Update: Jewish Voice for Peace has issued an appeal to protect Imad Abu Shamsiya, titled, “He filmed a killing. Now he’s in danger.”
As anyone who comes to our site knows, a shocking video was published last Thursday showing an Israeli soldier executing a wounded Palestinian youth as he lay immobile on the street in Hebron’s Tel Rumeida neighborhood.
The video was shot by Imad Abu Shamsiya, who lives behind a wall of barbed wire in that neighborhood. As his video ricochets around the world, Abu Shamsiya is facing death threats, law suits and political pressure over his video. And it’s not the first time he’s come under assault. Jewish settlers want this brave shoemaker and other Palestinians to move out so they can take over his home.
Two months ago Adam Horowitz and I interviewed Abu Shamsiya with the help of Badia Dwaik of Human Rights Defenders, who works closely with Shamsiya.
Abu Shamsiya described conditions in his neighborhood reminiscent to me of the Warsaw Ghetto: a numbers system by which he must enter the neighborhood at this checkpoint near his house. “To get into his house, he has a number. He’s not a name he’s a number now.” Abu Shamsiyah’s number is 242, he says in the video below.
And in the interview that follows, you can see Abu Shamsiya working at his sewing machine on shoes, and describing why he resists the occupation and refuses to leave his house. “Every human being has a right to defend his living.” Staying in his home is a national duty, he says.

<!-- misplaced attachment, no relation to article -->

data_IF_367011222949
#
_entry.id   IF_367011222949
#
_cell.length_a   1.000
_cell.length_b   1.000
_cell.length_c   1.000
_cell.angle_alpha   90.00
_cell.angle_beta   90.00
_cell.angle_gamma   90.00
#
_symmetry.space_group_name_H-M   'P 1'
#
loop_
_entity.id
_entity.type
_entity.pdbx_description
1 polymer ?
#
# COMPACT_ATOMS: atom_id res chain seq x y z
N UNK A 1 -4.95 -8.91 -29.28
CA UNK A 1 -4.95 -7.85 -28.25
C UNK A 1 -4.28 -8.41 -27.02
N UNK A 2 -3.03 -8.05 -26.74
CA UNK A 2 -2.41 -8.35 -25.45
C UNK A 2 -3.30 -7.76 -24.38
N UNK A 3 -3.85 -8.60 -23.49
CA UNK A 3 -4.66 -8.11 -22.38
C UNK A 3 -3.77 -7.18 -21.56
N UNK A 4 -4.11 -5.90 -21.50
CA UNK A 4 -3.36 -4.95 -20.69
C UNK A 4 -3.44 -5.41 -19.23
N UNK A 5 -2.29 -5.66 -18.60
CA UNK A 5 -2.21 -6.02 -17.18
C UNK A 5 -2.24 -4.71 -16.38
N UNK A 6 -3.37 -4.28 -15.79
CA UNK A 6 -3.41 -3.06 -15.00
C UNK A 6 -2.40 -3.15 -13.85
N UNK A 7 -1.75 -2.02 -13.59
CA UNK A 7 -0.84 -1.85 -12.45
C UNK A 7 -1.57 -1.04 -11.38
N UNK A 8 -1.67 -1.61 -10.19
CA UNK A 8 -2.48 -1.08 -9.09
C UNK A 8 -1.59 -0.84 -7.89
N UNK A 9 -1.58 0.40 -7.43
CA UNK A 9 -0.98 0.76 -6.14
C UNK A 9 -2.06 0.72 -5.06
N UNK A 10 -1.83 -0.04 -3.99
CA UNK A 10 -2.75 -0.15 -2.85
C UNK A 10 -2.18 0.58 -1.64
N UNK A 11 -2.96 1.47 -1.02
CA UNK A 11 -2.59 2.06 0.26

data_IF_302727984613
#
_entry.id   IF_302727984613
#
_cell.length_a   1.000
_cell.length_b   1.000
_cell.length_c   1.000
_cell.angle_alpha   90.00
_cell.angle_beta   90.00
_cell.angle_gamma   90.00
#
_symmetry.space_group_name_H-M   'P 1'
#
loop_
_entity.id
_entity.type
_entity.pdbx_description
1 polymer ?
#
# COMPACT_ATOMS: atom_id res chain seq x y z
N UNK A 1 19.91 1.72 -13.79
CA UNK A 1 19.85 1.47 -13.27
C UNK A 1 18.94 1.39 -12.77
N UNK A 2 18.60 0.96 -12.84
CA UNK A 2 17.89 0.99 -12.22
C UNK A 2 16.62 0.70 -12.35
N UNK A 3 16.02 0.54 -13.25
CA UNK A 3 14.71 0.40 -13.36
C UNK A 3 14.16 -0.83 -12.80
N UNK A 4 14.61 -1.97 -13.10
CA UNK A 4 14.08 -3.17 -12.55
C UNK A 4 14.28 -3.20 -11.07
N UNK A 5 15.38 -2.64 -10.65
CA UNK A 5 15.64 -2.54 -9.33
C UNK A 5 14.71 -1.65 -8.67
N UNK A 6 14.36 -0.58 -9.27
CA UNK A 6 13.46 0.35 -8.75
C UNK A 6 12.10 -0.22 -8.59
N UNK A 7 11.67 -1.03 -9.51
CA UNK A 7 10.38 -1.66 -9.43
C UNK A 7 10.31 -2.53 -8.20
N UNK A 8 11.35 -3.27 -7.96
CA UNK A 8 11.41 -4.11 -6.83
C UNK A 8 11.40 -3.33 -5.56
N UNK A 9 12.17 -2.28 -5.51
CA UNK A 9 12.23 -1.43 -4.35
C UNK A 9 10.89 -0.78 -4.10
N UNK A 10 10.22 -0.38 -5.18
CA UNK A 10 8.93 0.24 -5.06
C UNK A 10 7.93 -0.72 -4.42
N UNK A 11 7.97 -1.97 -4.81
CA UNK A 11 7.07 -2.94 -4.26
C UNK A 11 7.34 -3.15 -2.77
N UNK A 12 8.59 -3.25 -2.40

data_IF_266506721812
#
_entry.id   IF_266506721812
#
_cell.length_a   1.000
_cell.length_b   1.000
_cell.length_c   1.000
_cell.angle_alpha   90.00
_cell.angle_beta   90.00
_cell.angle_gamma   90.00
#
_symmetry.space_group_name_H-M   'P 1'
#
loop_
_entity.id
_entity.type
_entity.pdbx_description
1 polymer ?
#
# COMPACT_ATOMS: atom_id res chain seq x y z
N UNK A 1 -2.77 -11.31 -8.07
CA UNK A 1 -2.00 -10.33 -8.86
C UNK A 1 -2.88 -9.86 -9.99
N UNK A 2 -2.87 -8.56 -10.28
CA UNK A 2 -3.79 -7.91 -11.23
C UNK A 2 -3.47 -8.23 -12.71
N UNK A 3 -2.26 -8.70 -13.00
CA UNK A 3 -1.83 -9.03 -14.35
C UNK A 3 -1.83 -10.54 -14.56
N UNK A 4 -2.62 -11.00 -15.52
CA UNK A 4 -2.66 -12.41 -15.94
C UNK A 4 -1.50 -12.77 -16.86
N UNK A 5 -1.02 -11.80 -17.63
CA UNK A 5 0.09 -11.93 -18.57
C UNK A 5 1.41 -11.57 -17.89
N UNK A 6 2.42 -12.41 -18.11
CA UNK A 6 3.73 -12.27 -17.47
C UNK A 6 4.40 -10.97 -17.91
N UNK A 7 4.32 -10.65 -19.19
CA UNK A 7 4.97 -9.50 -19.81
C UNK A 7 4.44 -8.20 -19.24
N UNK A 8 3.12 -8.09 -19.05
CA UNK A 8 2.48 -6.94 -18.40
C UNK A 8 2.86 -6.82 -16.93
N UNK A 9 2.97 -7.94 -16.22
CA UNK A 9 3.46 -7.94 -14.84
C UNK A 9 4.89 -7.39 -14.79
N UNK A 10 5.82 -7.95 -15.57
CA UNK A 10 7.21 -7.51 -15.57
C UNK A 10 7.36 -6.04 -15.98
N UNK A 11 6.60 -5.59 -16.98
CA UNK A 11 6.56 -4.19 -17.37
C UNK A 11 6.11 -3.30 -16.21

“My home is the address of my homeland,” Abu Shamsiya says. The only thing that will stop the settlers– who come from other countries to his neighborhood– is resistance and steadfastness. Unfortunately, the U.S. gives total support to the Israeli occupation, he says. The U.S. claims to support democracy in many Arab countries, except for Palestine.
I ask him at 6:00 if he ever loses hope:
As Palestinians we never lose the hope to liberate our country. We learn this from our fathers and grandfathers, and this is also what we teach our children. That hope always is existing. Because we have a right to live on our land.
As you watch these videos, reflect whether you have ever been called upon to show a fraction of the courage Abu Shamsiya exhibits every day, ask yourself whether you would be capable of such steadfastness; and then remember the brave Jews who resisted their persecutors in the Warsaw Ghetto 70 years ago.
To see the barbed wire that surrounds Abu Shamsiya’s home, look at this video.